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Home Grown Pork

12 February 2011 3 Comments

And so we come to the second-last chapter in our pig project – receiving all the pork back from the butcher (the final chapter is, of course, the cooking!).

The butcher we used was Alaban’s Butchery (48A Central Ave, Oak Flats, ph 4256-1388), and I highly recommend them. They took us through the different ways the carcasses could be butchered, and the different cuts we could get, and gave it back to us packaged into meal-sized portions ready for the freezer.

As I mentioned at the start of the pig project, our pig was called Kevin (Bacon). I couldn’t get the song “Kevin in the back seat of my Cadillac” out of my mind on the way home! Too much Gatesy and Tripod (Bevan The Musical, Part I and Part II), I think :-).

As you can see, the pork was a little on the fatty side – especially in the loin and belly areas. The leg chops are OK. I think that was a result of growing the pigs a little bit longer than I would have preferred. Christmas and new year got in the way (yeah, bad planning!) and the pigs were pretty big when we took them to the abattoir.

The total amount of meat we got back from each pig (including trotters, tail, ears, cheeks, head, etc) was 74 kg. They normally say a pig dresses out to about 75% or so, but I’m not sure if that includes all the extra bits we got. But it’s safe to say our pigs must have been over 90 kg, probably about 95 kg. Next time I’ll try to do them closer to 80 kg live weight.

As you can probably tell, we opted mostly for chops. We kept one belly whole (just removed the American-style spare ribs), and the other belly we had cut into pork rashers. I’m attempting a wet-cure bacon with the belly – it’s still in the fridge, so I’ll report back on results when it’s ready. We also got some nice leg and shoulder roasts, and some rolled roasts. No hams this time, and no mince or sausages.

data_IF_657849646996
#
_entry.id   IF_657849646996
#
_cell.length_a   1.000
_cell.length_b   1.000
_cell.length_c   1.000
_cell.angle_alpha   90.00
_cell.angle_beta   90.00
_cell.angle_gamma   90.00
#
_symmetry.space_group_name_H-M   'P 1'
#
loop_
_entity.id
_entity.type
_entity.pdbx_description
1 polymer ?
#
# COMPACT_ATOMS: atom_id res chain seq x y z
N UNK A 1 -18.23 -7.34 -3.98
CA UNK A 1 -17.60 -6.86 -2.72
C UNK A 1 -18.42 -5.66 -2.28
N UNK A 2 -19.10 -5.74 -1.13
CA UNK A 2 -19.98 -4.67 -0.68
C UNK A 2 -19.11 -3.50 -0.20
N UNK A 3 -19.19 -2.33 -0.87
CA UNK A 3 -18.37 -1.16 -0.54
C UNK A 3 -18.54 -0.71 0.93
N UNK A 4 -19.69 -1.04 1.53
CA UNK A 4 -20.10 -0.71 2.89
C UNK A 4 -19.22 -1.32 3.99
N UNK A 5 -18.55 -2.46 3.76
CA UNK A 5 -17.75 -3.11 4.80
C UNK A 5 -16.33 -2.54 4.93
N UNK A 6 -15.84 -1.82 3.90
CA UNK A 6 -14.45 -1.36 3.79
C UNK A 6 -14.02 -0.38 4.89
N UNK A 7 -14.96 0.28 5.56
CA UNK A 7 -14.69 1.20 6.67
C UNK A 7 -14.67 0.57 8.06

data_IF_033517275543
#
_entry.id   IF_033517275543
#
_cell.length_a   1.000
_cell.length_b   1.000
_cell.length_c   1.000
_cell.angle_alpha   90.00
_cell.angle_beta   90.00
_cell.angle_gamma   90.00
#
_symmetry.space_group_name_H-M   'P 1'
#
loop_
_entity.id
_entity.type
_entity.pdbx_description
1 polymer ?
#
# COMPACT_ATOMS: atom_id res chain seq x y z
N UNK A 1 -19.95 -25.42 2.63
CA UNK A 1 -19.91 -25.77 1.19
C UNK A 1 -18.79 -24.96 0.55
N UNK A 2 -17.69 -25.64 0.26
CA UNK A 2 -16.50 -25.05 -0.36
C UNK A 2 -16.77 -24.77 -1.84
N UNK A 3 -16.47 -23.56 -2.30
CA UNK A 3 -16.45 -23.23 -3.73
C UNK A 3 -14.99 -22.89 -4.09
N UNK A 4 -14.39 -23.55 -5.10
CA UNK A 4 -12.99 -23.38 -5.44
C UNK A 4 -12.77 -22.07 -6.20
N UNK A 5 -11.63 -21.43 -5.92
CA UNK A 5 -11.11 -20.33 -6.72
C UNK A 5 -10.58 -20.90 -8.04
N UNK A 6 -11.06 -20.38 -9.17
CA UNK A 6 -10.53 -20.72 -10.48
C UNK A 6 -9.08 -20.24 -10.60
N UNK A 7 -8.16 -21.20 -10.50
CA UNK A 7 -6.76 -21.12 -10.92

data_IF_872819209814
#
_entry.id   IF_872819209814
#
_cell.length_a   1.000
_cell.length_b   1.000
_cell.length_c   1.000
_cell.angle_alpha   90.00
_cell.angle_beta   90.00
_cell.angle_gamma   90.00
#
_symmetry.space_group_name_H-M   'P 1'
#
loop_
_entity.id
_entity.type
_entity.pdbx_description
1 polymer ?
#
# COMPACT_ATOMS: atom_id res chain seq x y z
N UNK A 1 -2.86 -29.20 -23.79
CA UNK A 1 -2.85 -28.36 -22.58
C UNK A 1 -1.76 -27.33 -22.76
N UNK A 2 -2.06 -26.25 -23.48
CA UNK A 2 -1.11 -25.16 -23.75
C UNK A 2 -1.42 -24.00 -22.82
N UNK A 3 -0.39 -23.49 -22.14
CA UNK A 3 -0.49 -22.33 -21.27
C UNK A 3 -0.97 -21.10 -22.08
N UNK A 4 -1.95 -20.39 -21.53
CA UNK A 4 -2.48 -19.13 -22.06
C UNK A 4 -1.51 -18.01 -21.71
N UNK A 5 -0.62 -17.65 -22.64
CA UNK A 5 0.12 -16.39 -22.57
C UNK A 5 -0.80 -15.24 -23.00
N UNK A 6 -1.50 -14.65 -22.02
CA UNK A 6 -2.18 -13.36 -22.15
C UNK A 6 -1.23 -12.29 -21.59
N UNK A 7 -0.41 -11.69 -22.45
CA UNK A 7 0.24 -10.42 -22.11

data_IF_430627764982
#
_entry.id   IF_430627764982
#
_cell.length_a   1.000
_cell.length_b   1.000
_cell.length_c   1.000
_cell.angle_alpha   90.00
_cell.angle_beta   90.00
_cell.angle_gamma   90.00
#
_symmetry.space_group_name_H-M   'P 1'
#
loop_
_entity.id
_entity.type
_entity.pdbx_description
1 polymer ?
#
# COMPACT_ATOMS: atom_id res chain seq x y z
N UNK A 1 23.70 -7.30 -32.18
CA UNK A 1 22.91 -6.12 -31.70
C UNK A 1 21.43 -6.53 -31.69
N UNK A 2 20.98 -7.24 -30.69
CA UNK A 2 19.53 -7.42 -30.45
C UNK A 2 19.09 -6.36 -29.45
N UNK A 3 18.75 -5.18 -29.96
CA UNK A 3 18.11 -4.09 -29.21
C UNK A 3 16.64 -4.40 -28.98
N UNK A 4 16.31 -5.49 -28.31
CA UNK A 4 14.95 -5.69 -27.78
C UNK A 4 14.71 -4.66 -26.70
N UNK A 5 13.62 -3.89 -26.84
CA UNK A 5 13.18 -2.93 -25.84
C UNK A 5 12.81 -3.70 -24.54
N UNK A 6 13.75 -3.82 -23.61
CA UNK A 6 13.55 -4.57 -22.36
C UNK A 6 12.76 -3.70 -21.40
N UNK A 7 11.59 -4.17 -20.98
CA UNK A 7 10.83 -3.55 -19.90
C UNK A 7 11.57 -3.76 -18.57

Now I just need some recipe ideas – please post suggestions, recipes, links etc below!

In particular, I’m looking for things to do with the head (I got two heads, as another family didn’t want theirs). I’m thinking a chinese-style dish with the trotters, I think I remember a River Cottage recipe for the ears, and I’ll try to find the tail recipe they used on Australian Master Chef last year. I’d like to try guanciale (like pancetta) with the cheeks, but we’ll see how I go.


  • Jason said:

    Looks like a great pig meat haul. You should try eating some of the fat, there are health benefits to eating fat in moderation. Normally I cannot stand eating fat as it repeats on me. But I have found with grass fed or home grown fat on meat, that I do not have this problem. If you have time, it would be great to hear about what you fed the animals on a regular basis as well as any other advice you have on raising pigs (perhaps another post). 🙂

  • Darren (author) said:

    @Jason: Yeah, I’ve been eating much of the fat. Free range pig fat (and skin!) has a deliciousness all of its own. I will post some more about what we fed the pigs, and also some costings to give others an idea of just how much you can save by raising your own animals.

  • Head Cheese Recipe said:

    […] quite a while now, I’ve had a couple of my pigs’ heads sitting in my freezer, waiting to get the opportunity to do something with them. The problem […]